- The Washington Times - Tuesday, January 11, 2005

LONDON — Four British citizens and an Australian being held by the United States at the military prison in Guantanamo Bay, Cuba, will be released within the next few weeks to their home countries, officials in Britain and Australia announced yesterday.

Foreign Secretary Jack Straw told Parliament that after “intensive and complex discussions” about security, the Bush administration had agreed to allow the last four Britons held at Guantanamo to go home.

British police then will decide whether to arrest them on terrorism charges, he said.

The four — identified as Moazzam Begg of Birmingham, England, and Feroz Abbasi, Martin Mubanga and Richard Belmar, all of London — have been held at the prison as terror suspects for up to three years.

At the same time, the Australian government announced that the United States was sending home Mamdouh Habib, a 48-year-old Egyptian-born Australian citizen, at Canberra’s request.

Australian officials said that they expected Mr. Habib, a father of four, to return to Sydney within a few days and that he would not be charged.

All five have been detained as part of the U.S.-led war on terrorism that began after the September 11, 2001, terrorist attacks on the World Trade Center in New York and the Pentagon

The Financial Times in London reported that releasing the five was part of a plan to significantly reduce the number of prisoners held at the base in Cuba, thought to be about 550 non-U.S. citizens.

The newspaper quoted a U.S. defense official as saying that transferring a number of detainees back to their home countries was part of a plan to create a permanent prison at the base, to be called Camp Six. It would have space for up to 200 detainees whom Washington does not want to see released.

Mr. Straw told the House of Commons that negotiations for the return of the four British detainees has been under way since 2003.

“Once they are back in the UK, the police will consider whether to arrest them under the Terrorism Act 2000 for questioning in connection with possible terrorist activity,” he said.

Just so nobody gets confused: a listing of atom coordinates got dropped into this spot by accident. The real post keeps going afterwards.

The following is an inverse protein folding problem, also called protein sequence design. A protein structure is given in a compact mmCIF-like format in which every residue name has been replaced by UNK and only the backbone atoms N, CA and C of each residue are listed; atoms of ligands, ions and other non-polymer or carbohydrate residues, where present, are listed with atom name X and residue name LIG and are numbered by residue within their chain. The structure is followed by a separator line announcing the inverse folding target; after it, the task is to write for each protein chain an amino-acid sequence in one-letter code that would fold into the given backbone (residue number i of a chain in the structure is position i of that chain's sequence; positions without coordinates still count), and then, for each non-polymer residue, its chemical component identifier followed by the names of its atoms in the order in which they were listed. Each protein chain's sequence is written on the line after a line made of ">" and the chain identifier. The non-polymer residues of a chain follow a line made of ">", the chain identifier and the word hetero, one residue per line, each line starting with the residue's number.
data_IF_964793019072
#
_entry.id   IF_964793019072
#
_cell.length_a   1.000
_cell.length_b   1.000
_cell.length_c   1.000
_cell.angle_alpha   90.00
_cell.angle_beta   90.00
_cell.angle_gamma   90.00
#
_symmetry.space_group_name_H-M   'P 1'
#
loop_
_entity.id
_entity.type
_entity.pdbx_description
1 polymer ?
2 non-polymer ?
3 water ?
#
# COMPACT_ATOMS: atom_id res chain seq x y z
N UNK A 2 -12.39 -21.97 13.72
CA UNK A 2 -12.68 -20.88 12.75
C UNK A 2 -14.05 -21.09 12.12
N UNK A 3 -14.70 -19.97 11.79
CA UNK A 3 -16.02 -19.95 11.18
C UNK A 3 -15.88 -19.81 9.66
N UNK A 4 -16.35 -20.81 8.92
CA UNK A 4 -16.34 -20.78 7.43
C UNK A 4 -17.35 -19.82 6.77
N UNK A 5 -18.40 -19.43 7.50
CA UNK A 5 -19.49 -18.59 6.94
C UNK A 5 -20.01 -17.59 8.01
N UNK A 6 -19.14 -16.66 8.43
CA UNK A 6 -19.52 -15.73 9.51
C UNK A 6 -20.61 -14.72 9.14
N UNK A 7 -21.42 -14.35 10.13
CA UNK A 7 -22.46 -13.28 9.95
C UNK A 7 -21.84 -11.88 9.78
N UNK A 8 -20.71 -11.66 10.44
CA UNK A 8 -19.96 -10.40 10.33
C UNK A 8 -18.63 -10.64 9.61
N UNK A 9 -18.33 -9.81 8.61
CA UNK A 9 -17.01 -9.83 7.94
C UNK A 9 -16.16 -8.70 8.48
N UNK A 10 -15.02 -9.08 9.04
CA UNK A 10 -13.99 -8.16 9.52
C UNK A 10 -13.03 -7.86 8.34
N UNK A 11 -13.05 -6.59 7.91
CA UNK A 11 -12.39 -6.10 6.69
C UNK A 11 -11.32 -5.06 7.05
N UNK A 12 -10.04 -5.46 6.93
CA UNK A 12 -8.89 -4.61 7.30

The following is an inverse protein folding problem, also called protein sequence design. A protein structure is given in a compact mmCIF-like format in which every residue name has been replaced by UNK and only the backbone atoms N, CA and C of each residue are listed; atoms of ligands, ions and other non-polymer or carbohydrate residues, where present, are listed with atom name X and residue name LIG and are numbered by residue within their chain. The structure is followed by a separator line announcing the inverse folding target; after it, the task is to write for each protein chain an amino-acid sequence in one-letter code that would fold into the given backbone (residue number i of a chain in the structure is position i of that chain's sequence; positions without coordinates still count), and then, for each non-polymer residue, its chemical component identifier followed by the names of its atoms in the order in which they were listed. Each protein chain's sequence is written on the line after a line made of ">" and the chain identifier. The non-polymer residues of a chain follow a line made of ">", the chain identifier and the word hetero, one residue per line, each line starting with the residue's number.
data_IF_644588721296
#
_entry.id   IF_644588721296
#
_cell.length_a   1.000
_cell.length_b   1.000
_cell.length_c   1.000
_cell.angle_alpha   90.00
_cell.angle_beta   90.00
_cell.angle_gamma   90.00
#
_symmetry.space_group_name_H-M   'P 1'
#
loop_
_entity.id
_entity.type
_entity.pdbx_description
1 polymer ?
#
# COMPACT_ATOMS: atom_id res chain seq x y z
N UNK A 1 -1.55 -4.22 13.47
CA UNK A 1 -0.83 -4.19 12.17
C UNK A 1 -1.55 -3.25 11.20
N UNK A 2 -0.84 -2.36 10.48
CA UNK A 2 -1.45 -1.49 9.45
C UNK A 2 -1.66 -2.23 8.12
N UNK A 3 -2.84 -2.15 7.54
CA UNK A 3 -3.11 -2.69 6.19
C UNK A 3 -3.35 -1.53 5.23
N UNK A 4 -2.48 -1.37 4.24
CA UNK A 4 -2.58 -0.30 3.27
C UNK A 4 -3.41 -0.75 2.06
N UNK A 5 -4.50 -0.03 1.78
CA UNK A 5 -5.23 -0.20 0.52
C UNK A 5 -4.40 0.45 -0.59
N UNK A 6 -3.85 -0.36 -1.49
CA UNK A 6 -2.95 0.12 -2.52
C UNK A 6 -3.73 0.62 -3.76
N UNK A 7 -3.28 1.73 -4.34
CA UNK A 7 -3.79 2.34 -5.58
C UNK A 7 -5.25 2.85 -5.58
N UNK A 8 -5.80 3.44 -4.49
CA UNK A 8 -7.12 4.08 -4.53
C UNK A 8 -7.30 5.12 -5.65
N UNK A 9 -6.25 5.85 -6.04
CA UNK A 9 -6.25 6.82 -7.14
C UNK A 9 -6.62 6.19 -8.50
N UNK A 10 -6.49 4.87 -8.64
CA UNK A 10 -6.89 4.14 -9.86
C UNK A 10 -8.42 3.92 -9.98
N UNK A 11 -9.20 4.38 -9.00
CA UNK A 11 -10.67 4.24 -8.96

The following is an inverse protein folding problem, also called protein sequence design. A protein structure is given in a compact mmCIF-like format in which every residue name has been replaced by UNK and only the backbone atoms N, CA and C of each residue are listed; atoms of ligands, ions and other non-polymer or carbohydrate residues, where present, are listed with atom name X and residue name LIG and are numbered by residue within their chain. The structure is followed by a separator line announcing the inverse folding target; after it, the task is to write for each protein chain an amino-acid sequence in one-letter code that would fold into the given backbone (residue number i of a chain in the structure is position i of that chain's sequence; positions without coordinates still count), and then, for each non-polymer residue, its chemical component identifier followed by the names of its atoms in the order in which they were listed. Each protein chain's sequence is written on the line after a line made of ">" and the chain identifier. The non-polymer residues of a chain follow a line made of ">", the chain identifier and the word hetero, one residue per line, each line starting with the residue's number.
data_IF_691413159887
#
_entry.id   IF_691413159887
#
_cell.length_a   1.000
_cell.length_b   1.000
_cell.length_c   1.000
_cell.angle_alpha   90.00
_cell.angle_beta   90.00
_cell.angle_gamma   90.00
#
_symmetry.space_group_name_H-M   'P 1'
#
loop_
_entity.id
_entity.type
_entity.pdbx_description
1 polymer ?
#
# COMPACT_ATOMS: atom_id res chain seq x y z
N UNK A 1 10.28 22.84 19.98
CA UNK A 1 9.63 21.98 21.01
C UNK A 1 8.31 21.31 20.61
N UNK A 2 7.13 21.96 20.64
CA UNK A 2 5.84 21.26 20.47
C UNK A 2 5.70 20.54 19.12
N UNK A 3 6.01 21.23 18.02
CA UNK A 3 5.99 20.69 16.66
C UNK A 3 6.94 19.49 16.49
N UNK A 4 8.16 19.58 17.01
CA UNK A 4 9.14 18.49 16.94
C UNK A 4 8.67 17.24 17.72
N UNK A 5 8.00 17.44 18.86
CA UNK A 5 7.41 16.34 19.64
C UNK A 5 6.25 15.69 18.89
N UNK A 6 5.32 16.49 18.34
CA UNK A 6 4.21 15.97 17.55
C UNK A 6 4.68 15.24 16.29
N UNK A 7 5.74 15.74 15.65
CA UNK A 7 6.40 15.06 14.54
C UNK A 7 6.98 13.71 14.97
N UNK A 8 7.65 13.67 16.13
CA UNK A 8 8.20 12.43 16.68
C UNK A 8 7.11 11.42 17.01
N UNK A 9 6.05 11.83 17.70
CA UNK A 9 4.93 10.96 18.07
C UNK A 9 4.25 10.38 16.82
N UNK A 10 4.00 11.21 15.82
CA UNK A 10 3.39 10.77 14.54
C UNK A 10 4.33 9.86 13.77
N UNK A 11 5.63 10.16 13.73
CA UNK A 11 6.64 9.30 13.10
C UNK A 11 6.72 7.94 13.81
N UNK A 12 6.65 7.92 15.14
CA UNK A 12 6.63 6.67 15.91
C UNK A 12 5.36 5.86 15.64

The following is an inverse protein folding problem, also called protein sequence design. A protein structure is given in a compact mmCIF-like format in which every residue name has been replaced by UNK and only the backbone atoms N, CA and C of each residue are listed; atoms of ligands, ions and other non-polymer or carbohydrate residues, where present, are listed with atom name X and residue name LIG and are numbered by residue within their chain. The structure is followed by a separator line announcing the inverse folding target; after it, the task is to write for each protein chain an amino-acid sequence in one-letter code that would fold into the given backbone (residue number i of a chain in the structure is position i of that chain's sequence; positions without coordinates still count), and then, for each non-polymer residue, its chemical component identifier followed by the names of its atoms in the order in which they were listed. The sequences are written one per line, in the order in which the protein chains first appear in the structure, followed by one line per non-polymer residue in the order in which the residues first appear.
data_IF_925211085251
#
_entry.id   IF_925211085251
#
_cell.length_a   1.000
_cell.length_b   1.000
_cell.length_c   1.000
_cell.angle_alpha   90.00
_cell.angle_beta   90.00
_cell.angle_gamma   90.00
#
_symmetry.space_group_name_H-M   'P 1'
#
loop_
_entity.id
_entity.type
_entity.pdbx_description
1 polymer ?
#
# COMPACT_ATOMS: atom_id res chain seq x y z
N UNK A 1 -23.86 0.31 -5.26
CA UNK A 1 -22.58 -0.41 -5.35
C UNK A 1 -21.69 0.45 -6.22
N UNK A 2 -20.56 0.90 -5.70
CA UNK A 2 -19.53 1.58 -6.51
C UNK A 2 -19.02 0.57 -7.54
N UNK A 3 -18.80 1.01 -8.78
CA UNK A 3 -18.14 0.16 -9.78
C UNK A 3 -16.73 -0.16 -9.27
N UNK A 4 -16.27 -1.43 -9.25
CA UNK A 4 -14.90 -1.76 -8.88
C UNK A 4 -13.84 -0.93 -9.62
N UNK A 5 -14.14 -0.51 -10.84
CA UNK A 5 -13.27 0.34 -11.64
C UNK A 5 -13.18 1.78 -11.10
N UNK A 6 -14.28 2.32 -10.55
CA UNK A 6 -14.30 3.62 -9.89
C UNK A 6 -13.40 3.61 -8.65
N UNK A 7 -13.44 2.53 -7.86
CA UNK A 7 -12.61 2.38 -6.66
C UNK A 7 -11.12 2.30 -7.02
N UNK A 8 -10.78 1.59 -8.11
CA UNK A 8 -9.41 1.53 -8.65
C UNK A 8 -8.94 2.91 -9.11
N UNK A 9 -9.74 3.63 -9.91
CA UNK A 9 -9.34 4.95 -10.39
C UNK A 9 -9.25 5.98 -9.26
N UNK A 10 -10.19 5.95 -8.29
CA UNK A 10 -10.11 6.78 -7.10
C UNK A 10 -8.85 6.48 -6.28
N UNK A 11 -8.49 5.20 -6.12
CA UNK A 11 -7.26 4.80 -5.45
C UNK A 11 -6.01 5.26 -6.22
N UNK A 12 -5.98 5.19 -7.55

The foreign secretary insisted that “every practical step” would be taken to maintain national security and public safety.

Ten months ago, the United States released five other British detainees from Guantanamo Bay and sent them home to Britain, where they were all freed without charge after several hours of questioning by police.

Three of them — Rhuhel Ahmed, Asif Iqbal and Shafiq Rasul — subsequently complained in a 115-page statement that they had been tortured and mistreated by U.S. authorities at the Guantanamo Bay camp.

Of the last four Britons being sent home, Mr. Begg said in a letter declassified last year by the United States that he had been subjected to “vindictive torture” at the prison while having to listen to the “terrifying screams” of other inmates.

Moazzam Begg, a 36-year-old Muslim bookshop owner, left his home in Birmingham and moved with his family to Afghanistan in June 2001. He was arrested in Pakistan in February 2002 and was turned over to U.S. agents.

Mr. Belmar, a 25-year-old convert to Islam, also was arrested in Pakistan and sent to the prison in Cuba. Mr. Mubanga, who holds dual British and Zambian citizenship, was arrested in Afghanistan and handed over to U.S. authorities by local agents.

Mr. Abbasi, a 24-year-old computer school dropout, was apprehended in Afghanistan, where U.S. authorities said he had been trained in a camp run by Osama bin Laden’s al Qaeda terrorist organization.

The Australian captive, Mr. Habib, was arrested in Pakistan three weeks after the September 11 attacks and still is regarded as an enemy combatant by the United States, said Australian Attorney General Philip Ruddock.

“However,” Mr. Ruddock said, “the United States government has now advised that it does not intend to bring charges against Mr. Habib. In these circumstances, the [Australian] government has requested Mr. Habib’s repatriation to Australia, [and] the United States has agreed to our request.”

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